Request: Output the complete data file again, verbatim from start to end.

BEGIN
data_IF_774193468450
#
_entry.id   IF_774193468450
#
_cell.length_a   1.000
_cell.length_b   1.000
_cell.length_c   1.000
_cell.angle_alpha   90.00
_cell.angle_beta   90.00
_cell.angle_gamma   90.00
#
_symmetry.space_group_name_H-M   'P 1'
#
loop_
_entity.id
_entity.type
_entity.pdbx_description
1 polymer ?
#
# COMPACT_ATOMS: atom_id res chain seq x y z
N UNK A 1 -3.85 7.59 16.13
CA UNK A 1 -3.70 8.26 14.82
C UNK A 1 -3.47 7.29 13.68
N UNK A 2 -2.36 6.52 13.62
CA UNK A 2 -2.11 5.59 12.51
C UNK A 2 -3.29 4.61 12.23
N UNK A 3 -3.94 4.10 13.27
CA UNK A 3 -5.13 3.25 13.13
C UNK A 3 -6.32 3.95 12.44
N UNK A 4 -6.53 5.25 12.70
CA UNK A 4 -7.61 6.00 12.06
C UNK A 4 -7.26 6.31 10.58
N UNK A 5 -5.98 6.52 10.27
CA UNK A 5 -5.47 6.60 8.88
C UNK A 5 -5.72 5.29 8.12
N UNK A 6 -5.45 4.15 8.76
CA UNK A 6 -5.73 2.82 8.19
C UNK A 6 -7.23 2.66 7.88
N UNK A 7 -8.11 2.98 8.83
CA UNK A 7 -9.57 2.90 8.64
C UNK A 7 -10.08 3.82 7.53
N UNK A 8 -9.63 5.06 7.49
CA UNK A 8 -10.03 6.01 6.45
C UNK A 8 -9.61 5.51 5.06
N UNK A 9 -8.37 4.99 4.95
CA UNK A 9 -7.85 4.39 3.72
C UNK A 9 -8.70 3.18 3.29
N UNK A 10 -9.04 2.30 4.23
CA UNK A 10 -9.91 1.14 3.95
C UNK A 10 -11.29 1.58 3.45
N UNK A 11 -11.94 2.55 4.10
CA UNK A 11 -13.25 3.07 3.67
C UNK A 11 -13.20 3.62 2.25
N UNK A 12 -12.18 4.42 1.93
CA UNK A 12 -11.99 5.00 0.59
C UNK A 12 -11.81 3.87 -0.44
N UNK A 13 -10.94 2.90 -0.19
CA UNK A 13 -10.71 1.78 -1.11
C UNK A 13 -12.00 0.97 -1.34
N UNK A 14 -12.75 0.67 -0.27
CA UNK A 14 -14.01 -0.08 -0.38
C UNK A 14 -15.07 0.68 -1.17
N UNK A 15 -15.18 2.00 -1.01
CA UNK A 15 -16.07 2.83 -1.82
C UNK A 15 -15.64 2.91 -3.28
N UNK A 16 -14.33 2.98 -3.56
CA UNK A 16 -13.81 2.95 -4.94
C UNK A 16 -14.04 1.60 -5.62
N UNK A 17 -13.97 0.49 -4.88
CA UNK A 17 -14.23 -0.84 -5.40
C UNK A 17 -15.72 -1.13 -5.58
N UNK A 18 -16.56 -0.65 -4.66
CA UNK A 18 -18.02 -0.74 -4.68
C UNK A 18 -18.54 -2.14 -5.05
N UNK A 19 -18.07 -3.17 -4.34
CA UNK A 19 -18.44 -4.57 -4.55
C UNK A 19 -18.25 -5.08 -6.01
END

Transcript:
data_IF_774193468450
#
_entry.id   IF_774193468450
#
_cell.length_a   1.000
_cell.length_b   1.000
_cell.length_c   1.000
_cell.angle_alpha   90.00
_cell.angle_beta   90.00
_cell.angle_gamma   90.00
#
_symmetry.space_group_name_H-M   'P 1'
#
loop_
_entity.id
_entity.type
_entity.pdbx_description
1 polymer ?
#
# COMPACT_ATOMS: atom_id res chain seq x y z
N UNK A 1 -3.85 7.59 16.13
CA UNK A 1 -3.70 8.26 14.82
C UNK A 1 -3.47 7.29 13.68
N UNK A 2 -2.36 6.52 13.62
CA UNK A 2 -2.11 5.59 12.51
C UNK A 2 -3.29 4.61 12.23
N UNK A 3 -3.94 4.10 13.27
CA UNK A 3 -5.13 3.25 13.13
C UNK A 3 -6.32 3.95 12.44
N UNK A 4 -6.53 5.25 12.70
CA UNK A 4 -7.61 6.00 12.06
C UNK A 4 -7.26 6.31 10.58
N UNK A 5 -5.98 6.52 10.27
CA UNK A 5 -5.47 6.60 8.88
C UNK A 5 -5.72 5.29 8.12
N UNK A 6 -5.45 4.15 8.76
CA UNK A 6 -5.73 2.82 8.19
C UNK A 6 -7.23 2.66 7.88
N UNK A 7 -8.11 2.98 8.83
CA UNK A 7 -9.57 2.90 8.64
C UNK A 7 -10.08 3.82 7.53
N UNK A 8 -9.63 5.06 7.49
CA UNK A 8 -10.03 6.01 6.45
C UNK A 8 -9.61 5.51 5.06
N UNK A 9 -8.37 4.99 4.95
CA UNK A 9 -7.85 4.39 3.72
C UNK A 9 -8.70 3.18 3.29
N UNK A 10 -9.04 2.30 4.23
CA UNK A 10 -9.91 1.14 3.95
C UNK A 10 -11.29 1.58 3.45
N UNK A 11 -11.94 2.55 4.10
CA UNK A 11 -13.25 3.07 3.67
C UNK A 11 -13.20 3.62 2.25
N UNK A 12 -12.18 4.42 1.93
CA UNK A 12 -11.99 5.00 0.59
C UNK A 12 -11.81 3.87 -0.44
N UNK A 13 -10.94 2.90 -0.19
CA UNK A 13 -10.71 1.78 -1.11
C UNK A 13 -12.00 0.97 -1.34
N UNK A 14 -12.75 0.67 -0.27
CA UNK A 14 -14.01 -0.08 -0.38
C UNK A 14 -15.07 0.68 -1.17
N UNK A 15 -15.18 2.00 -1.01
CA UNK A 15 -16.07 2.83 -1.82
C UNK A 15 -15.64 2.91 -3.28
N UNK A 16 -14.33 2.98 -3.56
CA UNK A 16 -13.81 2.95 -4.94
C UNK A 16 -14.04 1.60 -5.62
N UNK A 17 -13.97 0.49 -4.88
CA UNK A 17 -14.23 -0.84 -5.40
C UNK A 17 -15.72 -1.13 -5.58
N UNK A 18 -16.56 -0.65 -4.66
CA UNK A 18 -18.02 -0.74 -4.68
C UNK A 18 -18.54 -2.14 -5.05
N UNK A 19 -18.07 -3.17 -4.34
CA UNK A 19 -18.44 -4.57 -4.55
C UNK A 19 -18.25 -5.08 -6.01